The same is even truer of trial, as trials tend to expose more to the light than pre-trial proceedings. Both sides have incentive to put evidence on the record during trial to argue their positions and set themselves up for strong appeals. Additionally, prosecutors are often adept at getting evidence on the record in one trial that will help them in future prosecutions. If you testify on your own behalf, the prosecution may be able to ask for information that damages you, your unindicted comrades, and/or your movement during cross-examination. The same goes for your comrades — they could be called on to testify against you. If someone refuses to answer questions from the prosecution, they could be held in contempt of court (which could entail being held in jail until the trial is over and/or facing criminal charges for contempt). And, of course, no matter how much you prepare, you never know what will be revealed during someone’s testimony.
We also must not forget that going to trial involves a high risk of being convicted. How would a conviction affect your movement? Your comrades? Your future organizing? Your life? For example, would a conviction on hacking charges prevent you from using computers after you are released? Would probation or parole after incarceration prevent you from associating with your closest comrades and loved ones? At times, these consequences are necessary to bear so we can advance our struggles. These risks should always be taken with full knowledge and consent, of course.
Alternately, could the public and your support base believe you acted in the right, even if a jury finds you guilty? Or that you are innocent in moral terms even if you are guilty in legal ones? A legal defeat in this kind of situation may be a political victory, as it could lead to opportunities to challenge laws and the powers you are struggling against in your organizing.
Another important question to ask yourself is, “If I decide against going to trial, would pleading guilty discredit my action, movement, and/or comrades?” For example, if you are charged with terrorism for nonviolent civil disobedience, would pleading guilty to terrorism (as opposed to a lesser charge of trespassing, property destruction, etc.) bolster the state’s demonization of your movement and facilitate future prosecutions against your comrades under those same laws? If you are charged with conspiracy, would your guilty plea be used against your co-defendants, either at trial or to pressure them into taking plea agreements as well? Whether you plead guilty to lesser charges or are convicted at trial, how would you discuss your case to counteract any possible discrediting with supporters or the general public?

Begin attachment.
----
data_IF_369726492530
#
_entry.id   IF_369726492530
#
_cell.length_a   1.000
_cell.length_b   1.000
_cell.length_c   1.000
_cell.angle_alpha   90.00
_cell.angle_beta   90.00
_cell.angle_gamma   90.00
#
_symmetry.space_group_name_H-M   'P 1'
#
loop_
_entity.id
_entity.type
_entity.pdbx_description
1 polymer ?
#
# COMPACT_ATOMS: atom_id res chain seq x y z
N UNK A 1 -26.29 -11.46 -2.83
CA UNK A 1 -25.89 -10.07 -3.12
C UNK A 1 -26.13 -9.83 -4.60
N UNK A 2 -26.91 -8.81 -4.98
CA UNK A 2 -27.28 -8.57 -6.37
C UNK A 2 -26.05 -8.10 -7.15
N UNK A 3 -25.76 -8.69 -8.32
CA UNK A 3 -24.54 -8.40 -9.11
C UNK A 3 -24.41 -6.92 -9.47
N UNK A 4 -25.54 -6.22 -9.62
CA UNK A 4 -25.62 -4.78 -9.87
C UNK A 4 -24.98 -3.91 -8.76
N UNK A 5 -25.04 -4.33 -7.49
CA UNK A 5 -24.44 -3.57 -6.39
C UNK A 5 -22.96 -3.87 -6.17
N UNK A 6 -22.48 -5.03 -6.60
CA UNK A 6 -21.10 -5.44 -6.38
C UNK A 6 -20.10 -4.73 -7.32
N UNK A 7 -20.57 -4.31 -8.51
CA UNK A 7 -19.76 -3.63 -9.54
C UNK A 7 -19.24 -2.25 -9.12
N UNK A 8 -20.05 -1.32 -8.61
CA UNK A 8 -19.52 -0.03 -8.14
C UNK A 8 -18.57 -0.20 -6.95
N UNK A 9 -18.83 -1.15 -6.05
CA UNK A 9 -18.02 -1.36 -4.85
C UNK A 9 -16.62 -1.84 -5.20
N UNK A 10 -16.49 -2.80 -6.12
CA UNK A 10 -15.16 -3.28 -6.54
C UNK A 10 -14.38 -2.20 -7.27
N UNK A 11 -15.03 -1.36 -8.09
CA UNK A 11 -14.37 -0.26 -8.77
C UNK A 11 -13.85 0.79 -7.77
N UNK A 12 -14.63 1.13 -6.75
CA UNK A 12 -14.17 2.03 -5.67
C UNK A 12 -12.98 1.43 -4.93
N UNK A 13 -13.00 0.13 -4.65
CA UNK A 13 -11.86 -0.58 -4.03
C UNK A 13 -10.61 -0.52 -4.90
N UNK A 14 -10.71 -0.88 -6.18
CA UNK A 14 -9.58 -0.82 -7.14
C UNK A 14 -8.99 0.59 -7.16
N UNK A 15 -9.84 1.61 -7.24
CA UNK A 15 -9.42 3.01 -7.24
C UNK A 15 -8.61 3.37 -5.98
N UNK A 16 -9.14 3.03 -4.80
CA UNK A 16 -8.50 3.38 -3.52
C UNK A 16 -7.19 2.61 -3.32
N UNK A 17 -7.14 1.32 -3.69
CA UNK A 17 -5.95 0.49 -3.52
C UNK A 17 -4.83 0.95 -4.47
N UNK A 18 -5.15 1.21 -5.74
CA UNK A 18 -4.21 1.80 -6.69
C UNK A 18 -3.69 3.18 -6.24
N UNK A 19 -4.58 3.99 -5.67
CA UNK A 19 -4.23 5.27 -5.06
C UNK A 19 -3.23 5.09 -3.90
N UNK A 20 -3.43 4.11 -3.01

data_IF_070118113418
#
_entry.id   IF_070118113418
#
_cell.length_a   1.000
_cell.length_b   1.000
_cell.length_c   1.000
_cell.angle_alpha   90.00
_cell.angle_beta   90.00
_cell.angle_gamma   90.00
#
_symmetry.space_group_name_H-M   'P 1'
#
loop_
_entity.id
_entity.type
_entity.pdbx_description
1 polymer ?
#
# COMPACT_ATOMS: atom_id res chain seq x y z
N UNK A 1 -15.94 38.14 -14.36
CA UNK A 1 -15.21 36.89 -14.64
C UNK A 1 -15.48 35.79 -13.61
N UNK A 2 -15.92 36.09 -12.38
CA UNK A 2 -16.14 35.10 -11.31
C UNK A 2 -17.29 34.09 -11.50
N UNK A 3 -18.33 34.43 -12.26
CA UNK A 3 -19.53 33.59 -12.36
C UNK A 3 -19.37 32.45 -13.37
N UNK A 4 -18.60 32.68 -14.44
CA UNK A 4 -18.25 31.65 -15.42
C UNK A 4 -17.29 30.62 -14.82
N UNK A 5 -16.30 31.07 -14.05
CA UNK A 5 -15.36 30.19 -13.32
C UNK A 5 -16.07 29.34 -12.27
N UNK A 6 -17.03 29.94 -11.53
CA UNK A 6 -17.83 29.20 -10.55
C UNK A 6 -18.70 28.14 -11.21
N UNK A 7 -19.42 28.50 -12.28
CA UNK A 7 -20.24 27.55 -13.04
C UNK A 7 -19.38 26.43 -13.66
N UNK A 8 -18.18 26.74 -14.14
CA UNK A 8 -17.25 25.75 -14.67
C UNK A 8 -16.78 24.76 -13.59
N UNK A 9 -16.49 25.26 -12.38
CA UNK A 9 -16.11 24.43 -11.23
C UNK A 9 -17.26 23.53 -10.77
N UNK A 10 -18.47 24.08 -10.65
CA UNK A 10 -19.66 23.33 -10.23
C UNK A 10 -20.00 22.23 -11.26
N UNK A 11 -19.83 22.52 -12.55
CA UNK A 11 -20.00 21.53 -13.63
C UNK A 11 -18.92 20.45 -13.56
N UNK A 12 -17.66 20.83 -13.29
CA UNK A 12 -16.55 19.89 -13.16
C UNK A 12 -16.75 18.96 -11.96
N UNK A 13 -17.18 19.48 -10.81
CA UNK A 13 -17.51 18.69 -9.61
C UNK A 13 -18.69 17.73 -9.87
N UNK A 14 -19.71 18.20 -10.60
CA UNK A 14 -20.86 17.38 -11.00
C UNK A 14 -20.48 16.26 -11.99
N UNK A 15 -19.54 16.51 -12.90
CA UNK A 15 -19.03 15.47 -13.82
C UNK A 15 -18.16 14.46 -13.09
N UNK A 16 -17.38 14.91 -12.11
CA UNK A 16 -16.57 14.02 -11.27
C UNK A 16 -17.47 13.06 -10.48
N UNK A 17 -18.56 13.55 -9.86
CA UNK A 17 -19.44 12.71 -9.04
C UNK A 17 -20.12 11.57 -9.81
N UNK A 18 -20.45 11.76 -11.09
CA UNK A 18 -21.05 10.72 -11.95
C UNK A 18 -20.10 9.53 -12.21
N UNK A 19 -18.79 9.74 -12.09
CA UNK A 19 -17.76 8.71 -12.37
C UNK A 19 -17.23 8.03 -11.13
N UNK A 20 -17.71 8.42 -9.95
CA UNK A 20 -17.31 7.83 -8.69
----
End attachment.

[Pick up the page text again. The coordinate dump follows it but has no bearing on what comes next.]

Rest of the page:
Alternately, would pleading guilty bolster your movement or express pride in your choice of tactics? For example, the Tinley Park 5 (Alex Stuck, Cody Sutherlin, Dylan Sutherlin, Jason Sutherlin, and John Tucker) are anti-racist and anti-fascist activists who were arrested after an attack on a white supremacist gathering in May 2012 at a restaurant in Tinley Park, a suburb of Chicago. A number of anti-fascists broke up the meeting with physical force. Ten of the white supremacists were injured, and three of them required hospitalization. In January 2013, the defendants all took non-cooperating plea agreements with sentences ranging from three to six years. Early into his prison sentence, Jason wrote, “It’s time to ask yourself some hard questions when thinking about taking direct action. Are you prepared to be locked up? Are you willing to stay locked up to protect your comrades and community? Solidarity is a gift and a responsibility.”12 While the tactics were controversial and all the defendants received prison sentences, they stood in solidarity with each other and owned their actions.
The Wounded Knee Trials
A notable example of successful outcomes from a political trial is the case against Dennis Banks and Russell Means, who were charged as leaders in the seventy-one-day siege of Wounded Knee in 1973. After an eight-month trial in which the defendants rested their case after only a few days of defense testimony, the jury stalled in their deliberations after one juror was hospitalized. The prosecution refused to accept a verdict from only eleven of the twelve chosen jurors and, rather than calling for a mistrial, the judge dismissed the charges against the defendants. Later, most of the jurors formed a group and advocated that the government dismiss the charges against other people arrested during the siege of Wounded Knee, even writing a letter to the attorney general urging him to drop the charges and talking with Justice Department officials in Washington, DC.